Quest Diagnostics has launched an at-home diagnostic test for COVID-19 that individuals can order online, but the out-of-pocket cost for the test could get in the way of widespread use.
The test, which is a nasal swab test permitted by the U.S. Food and Drug Administration under an emergency use authorization, enables customers to take a sample at home using a collection kit mailed by Quest and send the sample to the lab through FedEx.
Customers can also take the collection kit to one of 500 Walmart drive-thru pharmacy locations to use the test under a pharmacist's supervision and drop it off for delivery. Quest said test results are typically available in about two days.
After the customer purchases the test online, a licensed physician will determine if the test is appropriate and place an order. The company said the test is appropriate for people with COVID-19 symptoms or those who have been exposed to the someone with the condition.
The company is charging $119 for the test, plus a $9 physician fee. The cost would likely come out of the patient's pocket, as Quest said it will not submit the charges to a health plan or the federal government for reimbursement, and it will not provide customers a receipt with basic information normally required by health plans for reimbursement.
Under federal law, private insurers, Medicare and Medicaid must cover COVID-19 tests without any cost-sharing when the test is deemed medically necessary by a physician. Quest did not answer questions as to why it won't submit the charges to health plans.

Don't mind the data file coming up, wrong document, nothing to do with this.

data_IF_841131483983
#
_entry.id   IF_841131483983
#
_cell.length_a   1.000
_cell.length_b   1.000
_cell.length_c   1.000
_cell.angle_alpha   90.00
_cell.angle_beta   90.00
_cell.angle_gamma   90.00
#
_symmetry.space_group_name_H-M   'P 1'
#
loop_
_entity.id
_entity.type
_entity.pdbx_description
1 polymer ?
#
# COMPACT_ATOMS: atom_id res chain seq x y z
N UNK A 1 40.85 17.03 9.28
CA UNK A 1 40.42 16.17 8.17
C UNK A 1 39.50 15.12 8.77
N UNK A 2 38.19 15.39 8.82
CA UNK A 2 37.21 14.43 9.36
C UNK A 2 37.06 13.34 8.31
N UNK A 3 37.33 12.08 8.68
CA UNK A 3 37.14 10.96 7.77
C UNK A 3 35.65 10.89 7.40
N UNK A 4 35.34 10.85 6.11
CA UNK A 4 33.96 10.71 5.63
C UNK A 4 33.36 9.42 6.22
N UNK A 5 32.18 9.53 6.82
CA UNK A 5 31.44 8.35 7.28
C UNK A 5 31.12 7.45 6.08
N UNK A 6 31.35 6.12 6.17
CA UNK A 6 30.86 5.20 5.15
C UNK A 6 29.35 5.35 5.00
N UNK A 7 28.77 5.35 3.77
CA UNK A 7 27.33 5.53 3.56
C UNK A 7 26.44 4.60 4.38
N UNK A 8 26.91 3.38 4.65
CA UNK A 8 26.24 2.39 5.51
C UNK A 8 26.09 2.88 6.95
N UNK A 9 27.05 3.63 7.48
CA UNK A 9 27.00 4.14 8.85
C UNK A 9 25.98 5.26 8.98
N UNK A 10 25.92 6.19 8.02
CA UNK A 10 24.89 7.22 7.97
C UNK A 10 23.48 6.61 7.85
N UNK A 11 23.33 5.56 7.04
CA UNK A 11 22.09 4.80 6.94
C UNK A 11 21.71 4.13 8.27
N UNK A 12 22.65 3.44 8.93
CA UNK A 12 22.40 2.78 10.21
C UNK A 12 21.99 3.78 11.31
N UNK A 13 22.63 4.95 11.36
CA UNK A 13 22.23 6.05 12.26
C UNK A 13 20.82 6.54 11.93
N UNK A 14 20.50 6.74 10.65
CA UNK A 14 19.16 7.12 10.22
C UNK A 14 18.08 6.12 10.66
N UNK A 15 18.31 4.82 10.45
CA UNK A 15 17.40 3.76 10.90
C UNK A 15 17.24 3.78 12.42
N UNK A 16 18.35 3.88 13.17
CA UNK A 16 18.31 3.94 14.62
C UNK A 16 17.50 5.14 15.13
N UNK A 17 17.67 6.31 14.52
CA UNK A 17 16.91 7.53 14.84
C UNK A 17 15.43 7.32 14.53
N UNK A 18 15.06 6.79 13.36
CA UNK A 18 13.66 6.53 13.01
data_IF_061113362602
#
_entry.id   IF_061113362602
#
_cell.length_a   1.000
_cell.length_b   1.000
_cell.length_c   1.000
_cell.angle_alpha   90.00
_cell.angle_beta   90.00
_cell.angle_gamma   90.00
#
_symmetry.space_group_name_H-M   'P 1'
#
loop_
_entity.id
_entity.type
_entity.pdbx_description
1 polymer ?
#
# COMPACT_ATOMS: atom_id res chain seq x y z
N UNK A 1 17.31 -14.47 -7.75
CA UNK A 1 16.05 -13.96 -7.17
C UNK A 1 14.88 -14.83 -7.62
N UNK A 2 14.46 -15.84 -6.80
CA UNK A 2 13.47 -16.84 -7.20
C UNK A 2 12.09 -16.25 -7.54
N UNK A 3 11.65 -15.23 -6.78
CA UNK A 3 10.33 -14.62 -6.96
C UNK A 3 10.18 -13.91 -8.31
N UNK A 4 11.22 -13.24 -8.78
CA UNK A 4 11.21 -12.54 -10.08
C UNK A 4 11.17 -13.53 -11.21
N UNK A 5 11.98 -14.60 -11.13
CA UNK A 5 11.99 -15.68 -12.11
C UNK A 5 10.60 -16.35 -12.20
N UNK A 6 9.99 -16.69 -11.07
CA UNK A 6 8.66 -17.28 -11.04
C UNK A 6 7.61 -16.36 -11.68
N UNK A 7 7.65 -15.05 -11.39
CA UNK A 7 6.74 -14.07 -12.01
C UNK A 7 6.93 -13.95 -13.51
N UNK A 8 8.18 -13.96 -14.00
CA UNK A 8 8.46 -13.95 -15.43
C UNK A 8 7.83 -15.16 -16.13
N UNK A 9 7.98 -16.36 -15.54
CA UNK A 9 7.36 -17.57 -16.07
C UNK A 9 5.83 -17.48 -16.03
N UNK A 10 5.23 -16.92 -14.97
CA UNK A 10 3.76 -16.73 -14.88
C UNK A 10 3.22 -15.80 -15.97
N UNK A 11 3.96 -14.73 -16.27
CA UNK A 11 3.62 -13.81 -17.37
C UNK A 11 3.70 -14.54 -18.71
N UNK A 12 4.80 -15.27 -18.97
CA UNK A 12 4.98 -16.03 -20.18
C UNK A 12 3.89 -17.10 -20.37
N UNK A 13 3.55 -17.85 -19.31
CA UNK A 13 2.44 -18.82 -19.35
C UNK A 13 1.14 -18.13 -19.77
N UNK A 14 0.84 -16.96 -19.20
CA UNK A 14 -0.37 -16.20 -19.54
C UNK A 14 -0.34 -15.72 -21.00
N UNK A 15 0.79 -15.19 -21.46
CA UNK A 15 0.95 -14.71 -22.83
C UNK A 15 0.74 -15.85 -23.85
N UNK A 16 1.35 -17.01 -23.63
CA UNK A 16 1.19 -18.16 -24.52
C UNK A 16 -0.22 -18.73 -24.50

A spokesman for the company said the individuals who may be interested in the test are those who don't want to use their insurance or don't want to leave their homes.
To be sure, consumers may find the at-home test to be a convenient alternative to potentially having to travel a long distance or stand in long lines for a test, where a person could infect others, said Sabrina Corlette, a health insurance expert at Georgetown University. The price tag could also be cheaper than going to an emergency department or urgent care clinic to be evaluated by a healthcare professional, she said.
Katherine Hempstead, a senior policy adviser at the Robert Wood Johnson Foundation, said the test may be attractive to the uninsured, or to insured people who have an incentive for testing that is not considered medically necessary. For instance, a person who has no symptoms and has not been exposed to COVID-19 may still want a test before returning to work or visiting a a family member with a new baby. However, she noted that the price point is "daunting" for many.
"A goal would be to make this kind of testing available to everyone in a way where cost was not a barrier, because public health experts have repeatedly said that we are way below our recommended level of testing," Hempstead wrote in an email.
Quest's diagnostic test is available in all states but Alaska, Arizona, Hawaii and Oklahoma, according to the spokesman. It is not available to people under the age of 18. An order for a test may be declined if all of the following do not apply: the person has symptoms of COVID-19; the person lives or works in a place where people are in close proximity; the person has been exposed in the past14 days; and the person has been asked to get the test by an employer, public health official, contact investigator or healthcare provider.
Quest said physicians will be available through telehealth to help customers understand their results and refer them to appropriate care. Quest previously launched an at-home COVID-19 antibody test in April.